Australian Banks: Future Not Bright

Feature Stories | May 17 2023

Despite a bank result season highlighting record earnings, margins disappointed, competition is even stiffer than feared, and brokers are hunkering down.

-Banks reporting season reveals record earnings, weaker than expected margins
-Competition for mortgages more intense than expected
-Earnings downgrades follow
-Relative value improves nonetheless

By Greg Peel

The world has changed, highlights Credit Suisse (and not just for Credit Suisse). Online bank accounts mean transferring money to chase higher rates is at a click of a button. Payments are now instantaneous. Social media means money flows can move very quickly especially when confidence levels change, which begs the question: why pay a premium for a bank that is exposed to these phenomena?

Previously, bank deposits were seen as a source of lower-rate funding for banks (as opposed to issuing debt) and as “sticky”. The former is controlled by just how low banks are prepared to risk keeping their deposit rates below their lending rates as interest rates rise, and that latter harks back to the days when households chose one bank and stuck with it, and a mortgage application would require a meeting with the local bank manager.

For small businesses it required taking the local bank manager to lunch.

In more recent times, as Australians have moaned and groaned about banks not passing on rate cuts in full to mortgage rates, while passing on rate hikes in full immediately, depositors have been the forgotten Australians. If deposit rates are either cut swiftly in the first instance or raised very slowly in the latter, only a bunch of retirees get upset, and no one much pays much attention.

But as Credit Suisse points out, times have changed. Even retirees now know how to use a computer.

After decades in which loan rates, and particularly mortgage rates, have been as good as the sole focus for Australian banks and bank-watchers, suddenly the tables have turned. Not that loan rates are no longer important – they still are – but suddenly it’s all about deposit rates.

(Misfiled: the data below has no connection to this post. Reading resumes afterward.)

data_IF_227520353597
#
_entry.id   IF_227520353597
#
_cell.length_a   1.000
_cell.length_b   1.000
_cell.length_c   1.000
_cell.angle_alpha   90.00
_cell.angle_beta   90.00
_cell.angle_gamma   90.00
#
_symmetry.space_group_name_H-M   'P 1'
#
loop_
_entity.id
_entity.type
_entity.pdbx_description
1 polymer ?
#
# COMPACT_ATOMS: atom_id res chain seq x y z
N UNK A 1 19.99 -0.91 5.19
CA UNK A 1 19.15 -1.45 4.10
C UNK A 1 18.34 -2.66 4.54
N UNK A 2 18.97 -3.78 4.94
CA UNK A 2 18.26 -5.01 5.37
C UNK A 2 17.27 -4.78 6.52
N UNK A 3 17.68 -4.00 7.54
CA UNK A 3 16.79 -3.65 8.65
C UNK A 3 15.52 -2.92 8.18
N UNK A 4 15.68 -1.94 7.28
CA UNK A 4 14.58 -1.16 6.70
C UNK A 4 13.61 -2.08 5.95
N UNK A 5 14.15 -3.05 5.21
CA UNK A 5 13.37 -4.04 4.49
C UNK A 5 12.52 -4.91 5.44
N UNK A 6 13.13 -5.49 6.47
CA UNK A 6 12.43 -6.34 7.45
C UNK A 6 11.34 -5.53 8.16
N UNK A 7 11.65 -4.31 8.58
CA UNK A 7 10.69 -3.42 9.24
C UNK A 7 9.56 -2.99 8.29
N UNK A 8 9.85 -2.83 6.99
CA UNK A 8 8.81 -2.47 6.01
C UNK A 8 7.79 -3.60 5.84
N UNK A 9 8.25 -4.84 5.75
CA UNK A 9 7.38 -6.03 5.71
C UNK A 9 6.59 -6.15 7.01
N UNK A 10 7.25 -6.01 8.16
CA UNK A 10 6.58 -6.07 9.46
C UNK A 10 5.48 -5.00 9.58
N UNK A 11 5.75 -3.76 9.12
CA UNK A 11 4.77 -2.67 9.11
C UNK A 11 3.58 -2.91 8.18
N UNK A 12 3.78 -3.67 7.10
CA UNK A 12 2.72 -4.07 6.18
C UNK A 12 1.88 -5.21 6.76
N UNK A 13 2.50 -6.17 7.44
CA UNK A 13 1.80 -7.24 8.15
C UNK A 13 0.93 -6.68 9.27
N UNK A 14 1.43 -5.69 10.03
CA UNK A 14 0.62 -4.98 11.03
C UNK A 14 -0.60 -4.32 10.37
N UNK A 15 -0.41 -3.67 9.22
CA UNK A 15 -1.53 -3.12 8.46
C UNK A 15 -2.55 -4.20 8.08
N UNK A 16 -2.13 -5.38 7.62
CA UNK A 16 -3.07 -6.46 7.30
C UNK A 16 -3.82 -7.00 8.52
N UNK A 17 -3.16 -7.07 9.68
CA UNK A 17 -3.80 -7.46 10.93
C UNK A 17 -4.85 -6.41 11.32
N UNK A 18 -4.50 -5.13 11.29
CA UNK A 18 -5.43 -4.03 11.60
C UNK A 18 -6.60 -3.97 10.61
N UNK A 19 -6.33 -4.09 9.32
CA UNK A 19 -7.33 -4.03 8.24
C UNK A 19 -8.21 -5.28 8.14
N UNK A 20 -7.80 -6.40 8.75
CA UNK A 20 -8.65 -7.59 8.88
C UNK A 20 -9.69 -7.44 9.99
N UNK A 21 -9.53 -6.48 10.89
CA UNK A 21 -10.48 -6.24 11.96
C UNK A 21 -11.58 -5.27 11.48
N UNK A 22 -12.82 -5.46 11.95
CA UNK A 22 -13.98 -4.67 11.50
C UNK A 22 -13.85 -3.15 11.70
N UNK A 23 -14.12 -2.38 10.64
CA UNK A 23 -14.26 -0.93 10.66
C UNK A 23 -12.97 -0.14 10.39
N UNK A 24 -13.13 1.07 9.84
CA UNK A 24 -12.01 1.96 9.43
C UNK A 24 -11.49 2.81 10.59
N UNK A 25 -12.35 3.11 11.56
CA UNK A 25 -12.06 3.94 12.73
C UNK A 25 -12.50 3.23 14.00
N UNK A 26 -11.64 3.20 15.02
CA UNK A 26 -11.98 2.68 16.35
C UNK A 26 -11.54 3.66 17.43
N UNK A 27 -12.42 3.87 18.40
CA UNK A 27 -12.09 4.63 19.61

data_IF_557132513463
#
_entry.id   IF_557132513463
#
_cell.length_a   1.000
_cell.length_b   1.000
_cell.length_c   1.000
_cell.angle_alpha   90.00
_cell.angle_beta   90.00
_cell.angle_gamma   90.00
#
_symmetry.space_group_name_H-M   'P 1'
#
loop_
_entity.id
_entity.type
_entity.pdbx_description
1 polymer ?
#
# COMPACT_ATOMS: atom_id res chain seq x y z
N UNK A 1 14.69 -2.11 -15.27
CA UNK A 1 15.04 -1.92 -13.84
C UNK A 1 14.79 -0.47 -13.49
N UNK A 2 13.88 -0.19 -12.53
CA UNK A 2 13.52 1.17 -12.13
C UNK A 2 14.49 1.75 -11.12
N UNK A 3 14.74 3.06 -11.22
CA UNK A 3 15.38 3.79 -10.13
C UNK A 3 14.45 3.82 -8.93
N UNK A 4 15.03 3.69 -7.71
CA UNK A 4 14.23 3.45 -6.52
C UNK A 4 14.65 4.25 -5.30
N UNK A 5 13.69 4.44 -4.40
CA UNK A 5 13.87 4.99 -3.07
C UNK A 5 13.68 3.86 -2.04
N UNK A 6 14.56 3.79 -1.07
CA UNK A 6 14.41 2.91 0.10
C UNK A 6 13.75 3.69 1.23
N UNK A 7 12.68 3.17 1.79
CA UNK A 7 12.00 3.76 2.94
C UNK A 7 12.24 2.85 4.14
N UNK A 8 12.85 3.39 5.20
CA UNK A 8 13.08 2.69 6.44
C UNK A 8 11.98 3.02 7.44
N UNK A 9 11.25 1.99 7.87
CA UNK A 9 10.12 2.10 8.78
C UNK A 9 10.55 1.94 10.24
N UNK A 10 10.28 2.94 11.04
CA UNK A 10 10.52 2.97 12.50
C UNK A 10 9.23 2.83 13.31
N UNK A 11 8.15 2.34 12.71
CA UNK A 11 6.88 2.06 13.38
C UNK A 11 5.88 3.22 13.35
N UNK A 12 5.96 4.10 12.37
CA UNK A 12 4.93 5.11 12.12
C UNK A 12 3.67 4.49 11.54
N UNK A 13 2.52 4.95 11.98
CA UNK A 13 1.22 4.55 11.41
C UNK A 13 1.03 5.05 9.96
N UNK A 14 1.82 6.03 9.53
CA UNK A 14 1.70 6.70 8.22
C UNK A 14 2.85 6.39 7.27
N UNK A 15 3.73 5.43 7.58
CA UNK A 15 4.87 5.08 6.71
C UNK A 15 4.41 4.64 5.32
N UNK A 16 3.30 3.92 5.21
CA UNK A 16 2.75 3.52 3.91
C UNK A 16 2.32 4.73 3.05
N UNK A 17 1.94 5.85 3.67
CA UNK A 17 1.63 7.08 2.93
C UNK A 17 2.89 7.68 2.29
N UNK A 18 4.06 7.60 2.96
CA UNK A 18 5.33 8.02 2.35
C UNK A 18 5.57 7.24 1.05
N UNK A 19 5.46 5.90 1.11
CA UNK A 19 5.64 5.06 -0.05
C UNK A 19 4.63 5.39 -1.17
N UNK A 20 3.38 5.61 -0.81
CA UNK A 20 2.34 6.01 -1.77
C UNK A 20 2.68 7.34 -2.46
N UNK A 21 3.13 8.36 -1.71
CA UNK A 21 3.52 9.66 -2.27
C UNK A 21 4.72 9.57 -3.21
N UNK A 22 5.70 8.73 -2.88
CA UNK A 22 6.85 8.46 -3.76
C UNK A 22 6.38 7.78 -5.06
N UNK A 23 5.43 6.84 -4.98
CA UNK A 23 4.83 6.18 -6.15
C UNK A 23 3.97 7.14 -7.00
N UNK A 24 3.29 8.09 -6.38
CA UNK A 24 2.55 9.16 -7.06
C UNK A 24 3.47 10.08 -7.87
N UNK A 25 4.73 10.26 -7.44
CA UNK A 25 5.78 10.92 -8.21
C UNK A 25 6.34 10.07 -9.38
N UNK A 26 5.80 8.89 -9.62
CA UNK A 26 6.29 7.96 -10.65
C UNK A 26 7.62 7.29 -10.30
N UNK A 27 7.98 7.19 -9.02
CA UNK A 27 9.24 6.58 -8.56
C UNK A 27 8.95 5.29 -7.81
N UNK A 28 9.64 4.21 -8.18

It was deposit outflows that killed Silicon Valley Bank, and deposits which led to surprise and disappointment during the recent run of Australian bank earnings reports and updates.

What Had Been Expected

Bank analysts had been well-prepared for a step-up in competition for deposits among Australian banks, as RBA rate hikes near a peak, but not prepared for just what extent said competition impacted on bank net interest margins (NIM), or the difference between borrowing (deposits and debt issuance) and lending (mortgage and other loan) rates.

As outlined in Australian Banks: Clouds On The Horizon ( ) published last month, bank analysts were warning that while the first half of FY23 (which varies for different banks) would be a cracker, thanks to the NIM opportunity provided by RBA rate hikes, bad debts remaining sufficiently low, and cuts to operating costs, it would prove a peak. From thereon, it would be all downhill.

Competition in both new loans and deposit rates would lead to falling NIMs, rising mortgage arrears (particularly given the mortgage “cliff”), lower loan demand due to rate hikes and subsequently lower earnings.

Well, they weren’t too far off, other than in their timing.

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